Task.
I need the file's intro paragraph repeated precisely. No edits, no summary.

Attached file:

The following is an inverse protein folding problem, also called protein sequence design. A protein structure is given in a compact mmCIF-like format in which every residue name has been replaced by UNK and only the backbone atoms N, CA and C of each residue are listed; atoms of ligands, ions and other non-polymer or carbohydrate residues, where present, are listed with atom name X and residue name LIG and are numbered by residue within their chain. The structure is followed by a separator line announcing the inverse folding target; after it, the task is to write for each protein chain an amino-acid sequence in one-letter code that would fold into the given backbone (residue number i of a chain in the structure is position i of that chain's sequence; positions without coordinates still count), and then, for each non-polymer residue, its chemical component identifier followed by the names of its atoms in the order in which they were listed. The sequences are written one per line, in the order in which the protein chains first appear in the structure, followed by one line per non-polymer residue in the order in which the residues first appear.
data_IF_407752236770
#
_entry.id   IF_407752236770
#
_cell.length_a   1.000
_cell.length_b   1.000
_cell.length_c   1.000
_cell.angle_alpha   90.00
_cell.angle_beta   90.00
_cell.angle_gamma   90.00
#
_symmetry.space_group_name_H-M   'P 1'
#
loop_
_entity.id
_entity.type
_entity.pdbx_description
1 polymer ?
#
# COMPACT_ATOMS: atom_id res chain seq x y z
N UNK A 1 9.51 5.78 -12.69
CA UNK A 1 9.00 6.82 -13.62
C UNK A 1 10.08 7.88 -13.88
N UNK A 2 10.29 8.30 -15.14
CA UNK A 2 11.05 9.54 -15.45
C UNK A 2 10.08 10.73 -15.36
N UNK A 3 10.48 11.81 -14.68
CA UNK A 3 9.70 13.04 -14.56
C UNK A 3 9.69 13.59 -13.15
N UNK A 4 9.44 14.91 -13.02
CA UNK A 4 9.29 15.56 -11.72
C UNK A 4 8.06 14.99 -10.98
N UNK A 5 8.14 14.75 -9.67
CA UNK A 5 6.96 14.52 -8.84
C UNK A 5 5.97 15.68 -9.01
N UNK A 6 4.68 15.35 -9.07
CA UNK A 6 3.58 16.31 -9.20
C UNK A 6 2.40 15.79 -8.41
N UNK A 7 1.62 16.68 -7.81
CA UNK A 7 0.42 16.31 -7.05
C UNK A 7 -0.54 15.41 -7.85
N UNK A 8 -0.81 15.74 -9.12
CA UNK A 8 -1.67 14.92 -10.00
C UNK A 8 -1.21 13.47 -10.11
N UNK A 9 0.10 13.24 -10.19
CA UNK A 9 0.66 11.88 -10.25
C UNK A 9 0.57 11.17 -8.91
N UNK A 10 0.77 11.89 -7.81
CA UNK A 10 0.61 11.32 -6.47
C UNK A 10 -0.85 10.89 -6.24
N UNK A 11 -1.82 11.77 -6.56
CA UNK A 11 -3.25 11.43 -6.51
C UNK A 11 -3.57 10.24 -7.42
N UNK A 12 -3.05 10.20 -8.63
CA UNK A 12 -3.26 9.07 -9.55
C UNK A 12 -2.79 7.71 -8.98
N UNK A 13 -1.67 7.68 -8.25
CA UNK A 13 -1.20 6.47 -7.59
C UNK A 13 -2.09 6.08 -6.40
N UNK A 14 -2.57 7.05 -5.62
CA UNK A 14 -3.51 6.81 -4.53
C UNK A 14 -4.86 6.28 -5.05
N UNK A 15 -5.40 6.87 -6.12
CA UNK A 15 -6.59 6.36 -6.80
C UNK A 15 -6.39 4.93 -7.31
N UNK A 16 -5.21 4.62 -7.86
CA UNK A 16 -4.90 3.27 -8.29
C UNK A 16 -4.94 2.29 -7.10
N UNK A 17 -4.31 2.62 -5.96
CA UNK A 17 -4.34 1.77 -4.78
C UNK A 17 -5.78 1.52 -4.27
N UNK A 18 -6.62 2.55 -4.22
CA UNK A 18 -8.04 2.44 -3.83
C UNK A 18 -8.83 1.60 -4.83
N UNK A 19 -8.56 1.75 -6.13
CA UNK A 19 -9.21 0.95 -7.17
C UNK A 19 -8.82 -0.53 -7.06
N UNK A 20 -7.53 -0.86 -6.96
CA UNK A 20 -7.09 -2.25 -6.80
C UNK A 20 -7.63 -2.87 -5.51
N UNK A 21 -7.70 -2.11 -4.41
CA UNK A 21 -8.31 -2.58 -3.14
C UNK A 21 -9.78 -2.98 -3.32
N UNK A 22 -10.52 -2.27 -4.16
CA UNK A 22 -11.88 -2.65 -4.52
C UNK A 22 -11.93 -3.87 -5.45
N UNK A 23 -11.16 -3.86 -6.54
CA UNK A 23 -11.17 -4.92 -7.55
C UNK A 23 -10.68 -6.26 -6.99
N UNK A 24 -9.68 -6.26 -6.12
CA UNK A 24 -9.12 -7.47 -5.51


The following is an inverse protein folding problem, also called protein sequence design. A protein structure is given in a compact mmCIF-like format in which every residue name has been replaced by UNK and only the backbone atoms N, CA and C of each residue are listed; atoms of ligands, ions and other non-polymer or carbohydrate residues, where present, are listed with atom name X and residue name LIG and are numbered by residue within their chain. The structure is followed by a separator line announcing the inverse folding target; after it, the task is to write for each protein chain an amino-acid sequence in one-letter code that would fold into the given backbone (residue number i of a chain in the structure is position i of that chain's sequence; positions without coordinates still count), and then, for each non-polymer residue, its chemical component identifier followed by the names of its atoms in the order in which they were listed. The sequences are written one per line, in the order in which the protein chains first appear in the structure, followed by one line per non-polymer residue in the order in which the residues first appear.